The recent trend for “cleaner,” more natural, unprocessed foods for improved health and well-being has also led to a shift towards household and beauty products that are also more natural and without preservatives, and possibly for good reason.
According to recent research, consumers’ extra attention to what they are putting on their bodies and in their homes could be beneficial for health, with a new study finding that one in three Australians report health problems related to fragranced products.
Professor Anne Steinemann from the University of Melbourne School of Engineering led a survey of a random sample of 1,098 people taken from a large, web-based panel held by Survey Sampling International (SSI).
She found that when exposed to fragranced products, 33 per cent of Australians suffer a variety of adverse health effects, including breathing difficulties, headaches, dizziness, rashes, congestion, seizures, nausea, and a range of other physical problems.
In addition, the results also showed that 7.7 per cent of Australians have lost workdays or a job in the past year due to illnesses caused by exposure to fragranced products in their workplace, and 16.7 per cent want to leave a shop or business as quickly as possible if they smell air fresheners or other fragranced products.
|A survey in Australia found that as many as
one in three consumers experience health problems from fragrance.
“This is an epidemic,” said Professor Steinemann commenting on the findings, “Fragranced products are creating health problems across Australia. The effects can be immediate, severe and potentially disabling. But they can also be subtle, and people may not realize they’re being affected.”
Professor Steinemann’s previous research in the U.S. found similar results, revealing that 34.7 per cent of people experience health problems when exposed to fragranced products.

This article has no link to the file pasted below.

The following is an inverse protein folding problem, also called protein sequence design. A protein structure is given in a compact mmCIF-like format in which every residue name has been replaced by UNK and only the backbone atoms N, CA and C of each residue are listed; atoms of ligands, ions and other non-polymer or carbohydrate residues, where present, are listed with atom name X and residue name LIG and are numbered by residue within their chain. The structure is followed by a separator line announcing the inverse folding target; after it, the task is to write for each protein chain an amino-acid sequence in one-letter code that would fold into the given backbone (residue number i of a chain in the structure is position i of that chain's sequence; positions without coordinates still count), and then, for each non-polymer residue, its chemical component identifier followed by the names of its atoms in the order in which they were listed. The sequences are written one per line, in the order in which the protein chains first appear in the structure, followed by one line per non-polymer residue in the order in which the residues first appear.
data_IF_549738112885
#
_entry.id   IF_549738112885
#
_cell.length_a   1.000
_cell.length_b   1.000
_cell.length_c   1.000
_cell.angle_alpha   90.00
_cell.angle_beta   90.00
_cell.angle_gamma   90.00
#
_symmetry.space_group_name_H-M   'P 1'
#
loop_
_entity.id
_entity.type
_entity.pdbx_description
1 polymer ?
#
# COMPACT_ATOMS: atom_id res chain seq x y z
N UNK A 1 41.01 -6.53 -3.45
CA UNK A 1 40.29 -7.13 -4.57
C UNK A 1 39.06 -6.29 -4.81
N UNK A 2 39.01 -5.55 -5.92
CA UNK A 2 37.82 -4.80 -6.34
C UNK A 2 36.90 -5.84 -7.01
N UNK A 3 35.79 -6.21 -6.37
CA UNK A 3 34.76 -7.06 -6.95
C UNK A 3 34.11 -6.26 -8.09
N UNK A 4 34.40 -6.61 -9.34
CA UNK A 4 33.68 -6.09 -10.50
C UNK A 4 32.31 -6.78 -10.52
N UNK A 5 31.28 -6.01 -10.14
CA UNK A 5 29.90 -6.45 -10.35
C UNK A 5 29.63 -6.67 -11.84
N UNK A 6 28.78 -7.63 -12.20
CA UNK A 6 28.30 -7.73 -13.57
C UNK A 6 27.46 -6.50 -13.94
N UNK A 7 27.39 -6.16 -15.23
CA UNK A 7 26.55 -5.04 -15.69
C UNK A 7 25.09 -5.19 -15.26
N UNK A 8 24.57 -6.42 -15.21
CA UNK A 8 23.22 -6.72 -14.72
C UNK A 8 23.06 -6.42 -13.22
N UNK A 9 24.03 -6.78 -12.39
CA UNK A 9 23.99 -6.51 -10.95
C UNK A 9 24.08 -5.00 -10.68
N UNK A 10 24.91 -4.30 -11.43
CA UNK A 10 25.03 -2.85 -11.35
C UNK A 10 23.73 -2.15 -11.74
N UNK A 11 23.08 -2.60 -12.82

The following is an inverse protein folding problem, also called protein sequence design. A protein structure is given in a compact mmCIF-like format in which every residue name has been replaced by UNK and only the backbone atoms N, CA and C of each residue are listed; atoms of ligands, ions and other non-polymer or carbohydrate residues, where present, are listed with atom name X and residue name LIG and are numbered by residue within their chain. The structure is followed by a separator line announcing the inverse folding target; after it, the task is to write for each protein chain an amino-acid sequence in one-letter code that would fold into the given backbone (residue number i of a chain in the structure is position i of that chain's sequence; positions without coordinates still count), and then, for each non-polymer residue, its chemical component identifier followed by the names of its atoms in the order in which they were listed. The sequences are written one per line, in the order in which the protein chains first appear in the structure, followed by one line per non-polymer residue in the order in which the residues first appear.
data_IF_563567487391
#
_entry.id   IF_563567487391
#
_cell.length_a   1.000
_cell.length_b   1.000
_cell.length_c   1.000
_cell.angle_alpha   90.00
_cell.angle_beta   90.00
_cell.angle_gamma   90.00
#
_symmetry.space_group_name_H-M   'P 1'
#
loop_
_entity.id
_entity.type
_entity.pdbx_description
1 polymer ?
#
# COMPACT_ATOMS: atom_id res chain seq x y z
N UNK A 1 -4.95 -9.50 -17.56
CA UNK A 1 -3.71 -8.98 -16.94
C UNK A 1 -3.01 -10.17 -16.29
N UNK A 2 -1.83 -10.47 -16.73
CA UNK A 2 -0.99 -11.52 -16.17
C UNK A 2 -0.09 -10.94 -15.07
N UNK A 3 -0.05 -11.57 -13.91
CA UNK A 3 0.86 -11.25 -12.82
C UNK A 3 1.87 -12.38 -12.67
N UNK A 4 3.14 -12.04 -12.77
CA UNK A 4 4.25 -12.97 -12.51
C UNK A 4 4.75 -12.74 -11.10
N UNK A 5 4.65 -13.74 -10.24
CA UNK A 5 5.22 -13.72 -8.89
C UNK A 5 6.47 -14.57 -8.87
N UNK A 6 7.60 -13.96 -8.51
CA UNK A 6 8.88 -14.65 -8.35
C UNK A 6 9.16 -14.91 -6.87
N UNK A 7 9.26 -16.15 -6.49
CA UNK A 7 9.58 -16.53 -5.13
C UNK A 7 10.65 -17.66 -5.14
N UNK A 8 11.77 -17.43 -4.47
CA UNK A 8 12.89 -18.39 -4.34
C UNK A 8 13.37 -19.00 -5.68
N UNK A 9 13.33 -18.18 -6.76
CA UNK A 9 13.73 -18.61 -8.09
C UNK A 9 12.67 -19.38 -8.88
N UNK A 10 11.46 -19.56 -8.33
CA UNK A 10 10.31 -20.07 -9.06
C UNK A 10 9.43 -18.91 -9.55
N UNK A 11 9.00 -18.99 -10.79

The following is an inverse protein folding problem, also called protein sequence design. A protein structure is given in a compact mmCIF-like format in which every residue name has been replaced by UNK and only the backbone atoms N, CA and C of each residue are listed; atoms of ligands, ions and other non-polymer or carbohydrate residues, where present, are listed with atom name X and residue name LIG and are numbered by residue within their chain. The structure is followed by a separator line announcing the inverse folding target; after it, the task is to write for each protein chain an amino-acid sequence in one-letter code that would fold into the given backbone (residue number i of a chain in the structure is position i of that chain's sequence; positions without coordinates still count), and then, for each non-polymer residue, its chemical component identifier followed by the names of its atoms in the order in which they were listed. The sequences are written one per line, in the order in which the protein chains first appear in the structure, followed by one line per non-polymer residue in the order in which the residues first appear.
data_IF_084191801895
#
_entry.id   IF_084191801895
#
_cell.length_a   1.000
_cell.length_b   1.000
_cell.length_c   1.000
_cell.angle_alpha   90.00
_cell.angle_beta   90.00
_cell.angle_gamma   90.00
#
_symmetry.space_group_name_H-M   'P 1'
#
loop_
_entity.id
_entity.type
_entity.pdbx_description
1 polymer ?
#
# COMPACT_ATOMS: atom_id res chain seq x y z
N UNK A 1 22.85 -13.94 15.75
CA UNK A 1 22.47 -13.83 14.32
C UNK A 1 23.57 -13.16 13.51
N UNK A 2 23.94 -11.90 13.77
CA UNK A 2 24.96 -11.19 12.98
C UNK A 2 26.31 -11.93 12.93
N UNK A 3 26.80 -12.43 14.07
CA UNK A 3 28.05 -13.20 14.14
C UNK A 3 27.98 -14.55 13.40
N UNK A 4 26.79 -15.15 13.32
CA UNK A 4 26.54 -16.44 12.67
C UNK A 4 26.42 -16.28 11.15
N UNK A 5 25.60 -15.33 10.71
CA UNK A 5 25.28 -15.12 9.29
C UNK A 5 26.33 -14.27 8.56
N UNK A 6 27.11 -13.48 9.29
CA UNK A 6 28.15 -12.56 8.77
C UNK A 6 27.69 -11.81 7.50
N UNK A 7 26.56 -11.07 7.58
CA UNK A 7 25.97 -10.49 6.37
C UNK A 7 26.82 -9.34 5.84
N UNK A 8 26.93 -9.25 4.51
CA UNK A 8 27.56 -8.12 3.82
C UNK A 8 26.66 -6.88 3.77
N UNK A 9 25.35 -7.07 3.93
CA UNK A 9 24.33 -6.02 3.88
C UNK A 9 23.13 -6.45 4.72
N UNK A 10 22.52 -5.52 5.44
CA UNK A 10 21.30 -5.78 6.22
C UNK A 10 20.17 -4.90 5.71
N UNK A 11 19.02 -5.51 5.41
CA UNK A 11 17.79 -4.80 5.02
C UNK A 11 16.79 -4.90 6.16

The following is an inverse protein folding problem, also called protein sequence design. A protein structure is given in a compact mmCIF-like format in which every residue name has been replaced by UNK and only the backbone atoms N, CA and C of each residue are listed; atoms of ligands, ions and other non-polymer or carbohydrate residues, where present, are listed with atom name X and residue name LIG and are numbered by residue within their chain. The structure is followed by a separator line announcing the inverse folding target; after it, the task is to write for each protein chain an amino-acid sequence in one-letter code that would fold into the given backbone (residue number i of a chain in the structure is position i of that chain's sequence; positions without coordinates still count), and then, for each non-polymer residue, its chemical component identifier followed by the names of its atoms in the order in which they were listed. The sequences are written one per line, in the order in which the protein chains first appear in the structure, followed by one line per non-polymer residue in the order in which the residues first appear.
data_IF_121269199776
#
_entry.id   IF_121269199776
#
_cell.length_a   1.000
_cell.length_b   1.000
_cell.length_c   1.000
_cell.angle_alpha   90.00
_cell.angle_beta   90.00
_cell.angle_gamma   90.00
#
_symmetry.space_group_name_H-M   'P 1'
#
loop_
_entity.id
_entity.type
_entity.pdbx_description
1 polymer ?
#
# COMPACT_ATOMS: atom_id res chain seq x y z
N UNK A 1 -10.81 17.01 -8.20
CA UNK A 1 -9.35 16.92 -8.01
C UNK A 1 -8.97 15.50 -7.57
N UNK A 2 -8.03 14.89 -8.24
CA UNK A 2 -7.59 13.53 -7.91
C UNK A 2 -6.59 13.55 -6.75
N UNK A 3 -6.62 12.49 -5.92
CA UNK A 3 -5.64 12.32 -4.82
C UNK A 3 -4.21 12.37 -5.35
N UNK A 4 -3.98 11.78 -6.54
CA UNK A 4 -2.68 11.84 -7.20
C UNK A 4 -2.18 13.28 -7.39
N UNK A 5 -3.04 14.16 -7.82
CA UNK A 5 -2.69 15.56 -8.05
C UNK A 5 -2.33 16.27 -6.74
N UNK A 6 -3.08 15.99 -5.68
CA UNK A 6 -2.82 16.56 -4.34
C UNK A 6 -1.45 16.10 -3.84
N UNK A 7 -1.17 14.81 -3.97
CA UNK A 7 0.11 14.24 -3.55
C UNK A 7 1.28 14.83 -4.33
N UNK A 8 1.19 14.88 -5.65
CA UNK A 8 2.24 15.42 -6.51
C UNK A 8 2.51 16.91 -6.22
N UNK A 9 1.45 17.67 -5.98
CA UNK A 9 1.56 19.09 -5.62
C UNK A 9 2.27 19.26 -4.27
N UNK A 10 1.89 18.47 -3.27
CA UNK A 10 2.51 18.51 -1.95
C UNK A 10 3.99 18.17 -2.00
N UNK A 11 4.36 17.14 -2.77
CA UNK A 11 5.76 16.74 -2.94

Fragranced products – which can include air fresheners, cleaning products, laundry supplies, and personal care products – give off a range of chemicals including hazardous air pollutants, with Professor Steinemann adding that, “All types of fragranced products tested – even those with claims of ‘green,’ ‘organic,’ and ‘all-natural’-emitted hazardous air pollutants.”
According to Greenbiz, half of all consumer products contain fragrance, and more than 3,000 chemicals can add fragrance to consumer goods worldwide.
Although what product information is required to be disclosed to consumers varies in each country, fragrance ingredients are exempt from full disclosure in any product, not only in the U.S. but also internationally. Often, labeling is vague, with many ingredients just coming under the umbrella of fragrance.
Professor Steinemann’s research will now continue to investigate why fragrance chemicals are causing health problems, and what their effect may be in indoor environments.
The findings can be found published online in the journal Preventive Medicine Reports with more information also available on Professor Steinemann’s own website.
Information for consumers about products can also be found on www.ewg.org
March 15, 2017 at 6:05 am
Wow! Fascinating, and a little unnerving. Good post, Pete!
March 15, 2017 at 8:24 am
March 15, 2017 at 6:10 am
Reblogged this on One Regular Guy Writing about Food, Exercise and Living Past 100 and commented:
I am reblogging this because I had no idea about the subject at all. We are organic machines and have certain physical requirements, like exercise, also also certain vulnerabilities as evidenced in the post.
March 15, 2017 at 10:46 am
I found your post, via Tony’s re-blog and wanted to stop over to thank you for this post!
I am living proof of one who is sensitive to what I call ‘chemical fragrances’.
They are deadly!
I wish more people were aware.
Walk past me in the store with your Downy fresh clothes and I will have an instant headache, my throat tightens up, I get shortness of breath and will be running the other way.
Your perfume can do the same.
That scented hand soap? Not for me!
Scented candles? No way.
Air Fresheners? Nope!
Cleansers that smell so good? Not in my house! I use vinegar and baking soda for cleaning now.
Essential oils? I can tell you which ones are chemical based and ones that are natural oils.
The list goes on….
…. thank you so much for discovering there is merit to what I experience and for sharing it will all.
March 15, 2017 at 11:23 am
~You are welcome Ren~
March 15, 2017 at 11:37 am
…I re-blogged. Thank you!
August 10, 2017 at 7:10 am
~ thank you ~
March 15, 2017 at 11:34 am
Reblogged this on Branching Out and commented:
I was so excited to discover this post. I am very sensitive to what I call “chemical fragrances”. This post finally brings light to what I have known for the past 3-4 years.
I do not use anything that smells pretty because it is a health hazard to me. Headache,tight throat, shortness of breath, etc.
Thank you, “Our Better Health” for this article.
March 15, 2017 at 12:00 pm
~You are very welcome Ren~
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